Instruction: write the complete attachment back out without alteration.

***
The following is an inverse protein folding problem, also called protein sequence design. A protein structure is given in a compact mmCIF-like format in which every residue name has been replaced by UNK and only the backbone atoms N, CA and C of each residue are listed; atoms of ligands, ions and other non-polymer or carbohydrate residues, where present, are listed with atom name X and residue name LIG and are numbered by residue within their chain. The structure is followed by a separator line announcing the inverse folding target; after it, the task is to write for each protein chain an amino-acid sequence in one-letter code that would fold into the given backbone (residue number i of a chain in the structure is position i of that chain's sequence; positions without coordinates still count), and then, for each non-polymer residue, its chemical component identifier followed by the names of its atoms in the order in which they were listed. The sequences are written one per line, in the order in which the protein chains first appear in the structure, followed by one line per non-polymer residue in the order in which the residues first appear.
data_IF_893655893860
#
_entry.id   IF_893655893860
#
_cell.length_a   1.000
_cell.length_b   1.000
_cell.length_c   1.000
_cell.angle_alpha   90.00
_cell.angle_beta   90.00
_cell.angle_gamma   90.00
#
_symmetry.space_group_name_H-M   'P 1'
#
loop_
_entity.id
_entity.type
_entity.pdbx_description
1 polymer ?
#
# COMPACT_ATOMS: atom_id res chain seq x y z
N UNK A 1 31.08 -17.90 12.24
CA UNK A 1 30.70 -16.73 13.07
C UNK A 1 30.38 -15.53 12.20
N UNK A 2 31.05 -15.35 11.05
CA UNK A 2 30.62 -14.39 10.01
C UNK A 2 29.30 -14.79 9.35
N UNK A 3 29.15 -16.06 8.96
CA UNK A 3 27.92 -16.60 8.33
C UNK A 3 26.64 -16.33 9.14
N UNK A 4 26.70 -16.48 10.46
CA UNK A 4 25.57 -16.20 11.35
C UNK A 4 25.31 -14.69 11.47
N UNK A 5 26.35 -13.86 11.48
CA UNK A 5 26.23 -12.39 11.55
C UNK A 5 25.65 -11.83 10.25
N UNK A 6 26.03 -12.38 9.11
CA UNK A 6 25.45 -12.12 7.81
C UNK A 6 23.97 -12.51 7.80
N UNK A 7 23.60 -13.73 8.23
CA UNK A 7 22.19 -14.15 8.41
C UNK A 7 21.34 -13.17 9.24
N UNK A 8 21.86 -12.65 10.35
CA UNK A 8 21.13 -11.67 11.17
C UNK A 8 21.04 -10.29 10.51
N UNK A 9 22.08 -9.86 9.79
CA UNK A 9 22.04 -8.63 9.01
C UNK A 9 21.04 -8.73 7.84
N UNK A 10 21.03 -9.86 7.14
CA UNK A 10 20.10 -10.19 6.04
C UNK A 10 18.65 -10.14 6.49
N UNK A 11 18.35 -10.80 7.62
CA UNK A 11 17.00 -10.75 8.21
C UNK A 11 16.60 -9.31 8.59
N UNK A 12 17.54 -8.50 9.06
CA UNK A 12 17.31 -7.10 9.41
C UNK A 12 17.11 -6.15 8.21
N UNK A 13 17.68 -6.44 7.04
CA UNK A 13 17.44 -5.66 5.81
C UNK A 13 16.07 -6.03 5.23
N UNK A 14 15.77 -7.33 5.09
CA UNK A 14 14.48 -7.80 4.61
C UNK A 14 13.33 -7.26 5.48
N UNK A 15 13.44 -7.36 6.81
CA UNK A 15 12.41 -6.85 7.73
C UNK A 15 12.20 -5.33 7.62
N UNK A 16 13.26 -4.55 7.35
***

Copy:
The following is an inverse protein folding problem, also called protein sequence design. A protein structure is given in a compact mmCIF-like format in which every residue name has been replaced by UNK and only the backbone atoms N, CA and C of each residue are listed; atoms of ligands, ions and other non-polymer or carbohydrate residues, where present, are listed with atom name X and residue name LIG and are numbered by residue within their chain. The structure is followed by a separator line announcing the inverse folding target; after it, the task is to write for each protein chain an amino-acid sequence in one-letter code that would fold into the given backbone (residue number i of a chain in the structure is position i of that chain's sequence; positions without coordinates still count), and then, for each non-polymer residue, its chemical component identifier followed by the names of its atoms in the order in which they were listed. The sequences are written one per line, in the order in which the protein chains first appear in the structure, followed by one line per non-polymer residue in the order in which the residues first appear.
data_IF_893655893860
#
_entry.id   IF_893655893860
#
_cell.length_a   1.000
_cell.length_b   1.000
_cell.length_c   1.000
_cell.angle_alpha   90.00
_cell.angle_beta   90.00
_cell.angle_gamma   90.00
#
_symmetry.space_group_name_H-M   'P 1'
#
loop_
_entity.id
_entity.type
_entity.pdbx_description
1 polymer ?
#
# COMPACT_ATOMS: atom_id res chain seq x y z
N UNK A 1 31.08 -17.90 12.24
CA UNK A 1 30.70 -16.73 13.07
C UNK A 1 30.38 -15.53 12.20
N UNK A 2 31.05 -15.35 11.05
CA UNK A 2 30.62 -14.39 10.01
C UNK A 2 29.30 -14.79 9.35
N UNK A 3 29.15 -16.06 8.96
CA UNK A 3 27.92 -16.60 8.33
C UNK A 3 26.64 -16.33 9.14
N UNK A 4 26.70 -16.48 10.46
CA UNK A 4 25.57 -16.20 11.35
C UNK A 4 25.31 -14.69 11.47
N UNK A 5 26.35 -13.86 11.48
CA UNK A 5 26.23 -12.39 11.55
C UNK A 5 25.65 -11.83 10.25
N UNK A 6 26.03 -12.38 9.11
CA UNK A 6 25.45 -12.12 7.81
C UNK A 6 23.97 -12.51 7.80
N UNK A 7 23.60 -13.73 8.23
CA UNK A 7 22.19 -14.15 8.41
C UNK A 7 21.34 -13.17 9.24
N UNK A 8 21.86 -12.65 10.35
CA UNK A 8 21.13 -11.67 11.17
C UNK A 8 21.04 -10.29 10.51
N UNK A 9 22.08 -9.86 9.79
CA UNK A 9 22.04 -8.63 9.01
C UNK A 9 21.04 -8.73 7.84
N UNK A 10 21.03 -9.86 7.14
CA UNK A 10 20.10 -10.19 6.04
C UNK A 10 18.65 -10.14 6.49
N UNK A 11 18.35 -10.80 7.62
CA UNK A 11 17.00 -10.75 8.21
C UNK A 11 16.60 -9.31 8.59
N UNK A 12 17.54 -8.50 9.06
CA UNK A 12 17.31 -7.10 9.41
C UNK A 12 17.11 -6.15 8.21
N UNK A 13 17.68 -6.44 7.04
CA UNK A 13 17.44 -5.66 5.81
C UNK A 13 16.07 -6.03 5.23
N UNK A 14 15.77 -7.33 5.09
CA UNK A 14 14.48 -7.80 4.61
C UNK A 14 13.33 -7.26 5.48
N UNK A 15 13.44 -7.36 6.81
CA UNK A 15 12.41 -6.85 7.73
C UNK A 15 12.20 -5.33 7.62
N UNK A 16 13.26 -4.55 7.35